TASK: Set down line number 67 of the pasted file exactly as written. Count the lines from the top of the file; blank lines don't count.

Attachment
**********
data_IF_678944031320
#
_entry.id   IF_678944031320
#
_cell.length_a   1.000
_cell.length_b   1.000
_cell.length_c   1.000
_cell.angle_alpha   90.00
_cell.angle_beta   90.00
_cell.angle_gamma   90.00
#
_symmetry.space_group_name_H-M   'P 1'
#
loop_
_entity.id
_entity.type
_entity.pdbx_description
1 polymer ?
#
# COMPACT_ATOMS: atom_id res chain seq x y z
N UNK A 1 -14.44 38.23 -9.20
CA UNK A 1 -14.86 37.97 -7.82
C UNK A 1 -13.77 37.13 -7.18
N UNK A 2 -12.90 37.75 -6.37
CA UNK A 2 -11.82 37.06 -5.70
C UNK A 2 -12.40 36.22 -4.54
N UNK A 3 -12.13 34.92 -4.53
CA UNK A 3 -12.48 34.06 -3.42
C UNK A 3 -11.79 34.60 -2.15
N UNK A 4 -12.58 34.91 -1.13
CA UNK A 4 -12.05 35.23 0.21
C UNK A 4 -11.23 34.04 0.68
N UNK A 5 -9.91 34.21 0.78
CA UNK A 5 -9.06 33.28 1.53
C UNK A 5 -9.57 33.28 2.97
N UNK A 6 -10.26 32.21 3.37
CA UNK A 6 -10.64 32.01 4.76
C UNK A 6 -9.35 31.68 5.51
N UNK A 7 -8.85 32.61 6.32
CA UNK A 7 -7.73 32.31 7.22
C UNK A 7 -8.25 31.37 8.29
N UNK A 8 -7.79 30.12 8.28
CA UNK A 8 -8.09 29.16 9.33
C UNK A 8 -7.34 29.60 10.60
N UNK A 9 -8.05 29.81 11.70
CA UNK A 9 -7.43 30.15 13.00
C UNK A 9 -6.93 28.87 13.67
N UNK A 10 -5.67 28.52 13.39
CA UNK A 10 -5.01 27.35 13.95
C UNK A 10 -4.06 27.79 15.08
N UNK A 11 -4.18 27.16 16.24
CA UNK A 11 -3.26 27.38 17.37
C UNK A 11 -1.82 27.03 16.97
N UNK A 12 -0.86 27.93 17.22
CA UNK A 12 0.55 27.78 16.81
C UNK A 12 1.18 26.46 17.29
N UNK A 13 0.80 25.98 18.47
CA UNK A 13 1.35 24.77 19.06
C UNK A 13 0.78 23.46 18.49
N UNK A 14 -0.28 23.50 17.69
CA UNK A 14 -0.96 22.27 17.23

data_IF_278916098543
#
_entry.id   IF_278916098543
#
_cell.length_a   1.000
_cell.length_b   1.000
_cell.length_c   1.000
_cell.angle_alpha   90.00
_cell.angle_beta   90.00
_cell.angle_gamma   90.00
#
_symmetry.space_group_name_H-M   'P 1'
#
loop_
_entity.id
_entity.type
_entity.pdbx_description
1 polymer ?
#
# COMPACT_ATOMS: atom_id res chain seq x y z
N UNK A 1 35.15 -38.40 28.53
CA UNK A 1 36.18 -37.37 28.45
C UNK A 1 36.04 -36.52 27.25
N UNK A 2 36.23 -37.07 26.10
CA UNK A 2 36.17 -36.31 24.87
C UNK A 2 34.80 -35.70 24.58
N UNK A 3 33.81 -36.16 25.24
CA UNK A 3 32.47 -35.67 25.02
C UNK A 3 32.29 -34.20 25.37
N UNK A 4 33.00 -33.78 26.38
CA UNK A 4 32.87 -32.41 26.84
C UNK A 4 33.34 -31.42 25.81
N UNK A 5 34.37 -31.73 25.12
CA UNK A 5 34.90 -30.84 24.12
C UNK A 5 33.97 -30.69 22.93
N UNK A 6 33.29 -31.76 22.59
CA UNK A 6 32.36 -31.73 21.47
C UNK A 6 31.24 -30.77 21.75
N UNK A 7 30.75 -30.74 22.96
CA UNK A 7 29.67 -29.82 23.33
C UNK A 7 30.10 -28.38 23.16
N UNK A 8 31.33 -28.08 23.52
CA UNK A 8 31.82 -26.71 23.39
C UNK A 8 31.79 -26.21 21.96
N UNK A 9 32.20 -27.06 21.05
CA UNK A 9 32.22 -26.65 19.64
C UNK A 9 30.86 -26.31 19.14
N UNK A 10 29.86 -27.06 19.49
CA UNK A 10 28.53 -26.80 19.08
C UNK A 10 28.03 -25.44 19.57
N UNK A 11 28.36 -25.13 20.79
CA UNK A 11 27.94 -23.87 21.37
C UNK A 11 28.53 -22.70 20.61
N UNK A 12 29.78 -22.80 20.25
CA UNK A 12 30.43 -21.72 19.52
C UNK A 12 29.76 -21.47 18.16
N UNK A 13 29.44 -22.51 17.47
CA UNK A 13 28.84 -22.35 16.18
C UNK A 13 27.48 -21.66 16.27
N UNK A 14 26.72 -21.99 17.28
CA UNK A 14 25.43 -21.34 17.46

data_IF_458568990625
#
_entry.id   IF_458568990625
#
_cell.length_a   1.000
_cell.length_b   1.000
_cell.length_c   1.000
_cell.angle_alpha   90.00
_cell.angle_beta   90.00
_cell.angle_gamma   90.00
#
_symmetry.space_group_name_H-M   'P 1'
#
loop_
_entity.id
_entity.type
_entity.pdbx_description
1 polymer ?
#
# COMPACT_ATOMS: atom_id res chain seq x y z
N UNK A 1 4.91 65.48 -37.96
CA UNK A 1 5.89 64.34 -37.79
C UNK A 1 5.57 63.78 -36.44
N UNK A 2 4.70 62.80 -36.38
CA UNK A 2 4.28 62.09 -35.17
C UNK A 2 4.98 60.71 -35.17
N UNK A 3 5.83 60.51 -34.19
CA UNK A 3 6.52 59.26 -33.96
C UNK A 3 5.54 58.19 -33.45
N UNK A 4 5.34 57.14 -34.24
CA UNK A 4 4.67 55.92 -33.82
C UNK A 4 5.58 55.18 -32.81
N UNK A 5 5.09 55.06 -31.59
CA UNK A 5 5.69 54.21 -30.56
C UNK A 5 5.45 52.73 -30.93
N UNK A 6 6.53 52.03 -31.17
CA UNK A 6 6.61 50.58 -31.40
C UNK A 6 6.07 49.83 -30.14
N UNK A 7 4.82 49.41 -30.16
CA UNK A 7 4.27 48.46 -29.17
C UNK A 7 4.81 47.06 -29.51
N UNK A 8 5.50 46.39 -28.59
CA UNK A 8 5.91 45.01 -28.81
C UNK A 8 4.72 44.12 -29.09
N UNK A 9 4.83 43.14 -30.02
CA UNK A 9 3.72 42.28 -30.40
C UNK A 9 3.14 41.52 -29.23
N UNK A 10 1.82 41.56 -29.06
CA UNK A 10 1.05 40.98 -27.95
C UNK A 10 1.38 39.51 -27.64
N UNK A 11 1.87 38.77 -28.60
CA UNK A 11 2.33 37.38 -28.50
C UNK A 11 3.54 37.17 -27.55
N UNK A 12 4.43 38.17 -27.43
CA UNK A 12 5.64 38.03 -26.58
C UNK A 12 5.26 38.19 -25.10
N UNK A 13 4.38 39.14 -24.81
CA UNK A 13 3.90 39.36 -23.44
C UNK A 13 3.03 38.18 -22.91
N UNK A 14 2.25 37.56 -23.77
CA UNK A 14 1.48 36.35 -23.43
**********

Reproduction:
_cell.length_b   1.000